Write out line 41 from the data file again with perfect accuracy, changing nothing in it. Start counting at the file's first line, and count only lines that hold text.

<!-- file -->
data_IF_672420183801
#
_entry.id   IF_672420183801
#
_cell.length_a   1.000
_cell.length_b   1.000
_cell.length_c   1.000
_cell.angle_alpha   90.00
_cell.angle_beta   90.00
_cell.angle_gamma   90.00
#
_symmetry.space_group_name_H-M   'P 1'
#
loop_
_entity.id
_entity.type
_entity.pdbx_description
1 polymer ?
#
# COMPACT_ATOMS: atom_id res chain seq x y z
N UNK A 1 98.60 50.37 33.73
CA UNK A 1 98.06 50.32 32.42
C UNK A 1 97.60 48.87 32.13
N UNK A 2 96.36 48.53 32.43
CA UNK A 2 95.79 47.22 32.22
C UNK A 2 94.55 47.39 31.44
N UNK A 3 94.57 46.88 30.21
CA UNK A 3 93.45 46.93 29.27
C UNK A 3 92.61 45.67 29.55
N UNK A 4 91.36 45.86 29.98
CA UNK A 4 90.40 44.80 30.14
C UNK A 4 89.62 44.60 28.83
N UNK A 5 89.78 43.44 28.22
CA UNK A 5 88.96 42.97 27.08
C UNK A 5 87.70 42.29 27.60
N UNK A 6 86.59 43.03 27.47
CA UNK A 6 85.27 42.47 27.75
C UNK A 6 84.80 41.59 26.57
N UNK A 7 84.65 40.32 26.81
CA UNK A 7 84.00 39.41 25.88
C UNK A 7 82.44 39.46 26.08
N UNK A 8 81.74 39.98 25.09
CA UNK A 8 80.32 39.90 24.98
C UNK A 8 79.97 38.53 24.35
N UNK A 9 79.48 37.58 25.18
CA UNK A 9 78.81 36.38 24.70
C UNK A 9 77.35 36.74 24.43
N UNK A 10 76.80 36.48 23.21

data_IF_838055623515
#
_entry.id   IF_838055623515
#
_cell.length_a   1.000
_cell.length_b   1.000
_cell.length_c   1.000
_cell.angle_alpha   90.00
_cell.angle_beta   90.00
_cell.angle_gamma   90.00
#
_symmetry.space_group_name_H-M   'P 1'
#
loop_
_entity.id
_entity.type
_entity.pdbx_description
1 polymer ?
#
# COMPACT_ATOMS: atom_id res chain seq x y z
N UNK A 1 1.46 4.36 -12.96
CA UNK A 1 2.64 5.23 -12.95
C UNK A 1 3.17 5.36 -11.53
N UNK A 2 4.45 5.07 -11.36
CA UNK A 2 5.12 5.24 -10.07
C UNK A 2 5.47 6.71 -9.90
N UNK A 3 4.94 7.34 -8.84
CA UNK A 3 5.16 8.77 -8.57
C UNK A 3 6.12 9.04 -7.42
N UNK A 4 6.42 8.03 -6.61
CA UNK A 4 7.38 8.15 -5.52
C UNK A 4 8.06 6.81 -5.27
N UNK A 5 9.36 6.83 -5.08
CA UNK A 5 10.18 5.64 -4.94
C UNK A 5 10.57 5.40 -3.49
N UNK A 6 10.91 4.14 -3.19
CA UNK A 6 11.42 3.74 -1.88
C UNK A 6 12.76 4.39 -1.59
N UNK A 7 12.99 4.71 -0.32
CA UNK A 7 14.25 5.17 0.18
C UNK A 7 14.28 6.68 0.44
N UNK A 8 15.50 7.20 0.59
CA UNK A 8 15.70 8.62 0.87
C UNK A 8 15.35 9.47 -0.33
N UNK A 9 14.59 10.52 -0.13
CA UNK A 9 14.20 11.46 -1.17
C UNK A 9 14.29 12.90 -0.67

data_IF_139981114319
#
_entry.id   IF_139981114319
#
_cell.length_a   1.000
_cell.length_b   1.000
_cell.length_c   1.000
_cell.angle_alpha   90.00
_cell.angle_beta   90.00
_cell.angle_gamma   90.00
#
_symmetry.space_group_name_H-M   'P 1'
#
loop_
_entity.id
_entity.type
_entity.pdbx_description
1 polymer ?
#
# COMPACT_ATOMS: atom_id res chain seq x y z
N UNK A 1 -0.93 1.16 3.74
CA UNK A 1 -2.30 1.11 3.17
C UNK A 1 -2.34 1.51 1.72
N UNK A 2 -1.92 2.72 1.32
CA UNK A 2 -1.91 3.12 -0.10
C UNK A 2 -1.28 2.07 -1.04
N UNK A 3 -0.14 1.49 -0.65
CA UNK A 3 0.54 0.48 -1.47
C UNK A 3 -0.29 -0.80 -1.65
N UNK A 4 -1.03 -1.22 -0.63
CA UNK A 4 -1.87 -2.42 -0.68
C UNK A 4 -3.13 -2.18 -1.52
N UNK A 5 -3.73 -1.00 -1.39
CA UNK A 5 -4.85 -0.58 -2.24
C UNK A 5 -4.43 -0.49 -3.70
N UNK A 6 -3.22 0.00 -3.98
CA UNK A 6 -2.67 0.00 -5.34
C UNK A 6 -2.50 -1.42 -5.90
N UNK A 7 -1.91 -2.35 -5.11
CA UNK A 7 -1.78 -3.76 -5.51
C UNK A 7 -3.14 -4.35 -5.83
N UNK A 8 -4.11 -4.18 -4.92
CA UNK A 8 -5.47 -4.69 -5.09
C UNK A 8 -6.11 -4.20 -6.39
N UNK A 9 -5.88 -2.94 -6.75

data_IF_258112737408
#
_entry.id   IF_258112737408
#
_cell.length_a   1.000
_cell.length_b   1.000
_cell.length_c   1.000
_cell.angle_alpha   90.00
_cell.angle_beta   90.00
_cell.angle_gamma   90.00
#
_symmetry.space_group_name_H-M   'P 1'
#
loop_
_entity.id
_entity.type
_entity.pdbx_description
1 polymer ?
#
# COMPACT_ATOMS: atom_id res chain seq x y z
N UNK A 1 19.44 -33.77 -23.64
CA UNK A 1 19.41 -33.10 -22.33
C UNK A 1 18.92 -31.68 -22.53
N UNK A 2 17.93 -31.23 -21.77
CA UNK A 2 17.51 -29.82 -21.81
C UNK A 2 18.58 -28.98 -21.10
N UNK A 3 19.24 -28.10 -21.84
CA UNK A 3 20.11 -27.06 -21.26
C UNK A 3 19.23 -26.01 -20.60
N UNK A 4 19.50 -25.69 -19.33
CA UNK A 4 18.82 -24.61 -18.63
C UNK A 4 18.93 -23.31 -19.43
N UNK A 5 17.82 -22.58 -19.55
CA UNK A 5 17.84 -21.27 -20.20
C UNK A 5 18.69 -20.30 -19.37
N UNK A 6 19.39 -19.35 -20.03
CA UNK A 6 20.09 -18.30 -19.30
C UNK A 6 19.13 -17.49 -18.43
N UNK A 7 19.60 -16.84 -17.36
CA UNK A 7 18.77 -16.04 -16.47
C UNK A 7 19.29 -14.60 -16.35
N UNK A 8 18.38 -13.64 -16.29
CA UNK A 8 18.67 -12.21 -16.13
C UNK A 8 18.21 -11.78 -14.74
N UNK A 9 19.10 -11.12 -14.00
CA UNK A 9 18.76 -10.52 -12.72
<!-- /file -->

C UNK A 7 82.44 39.46 26.08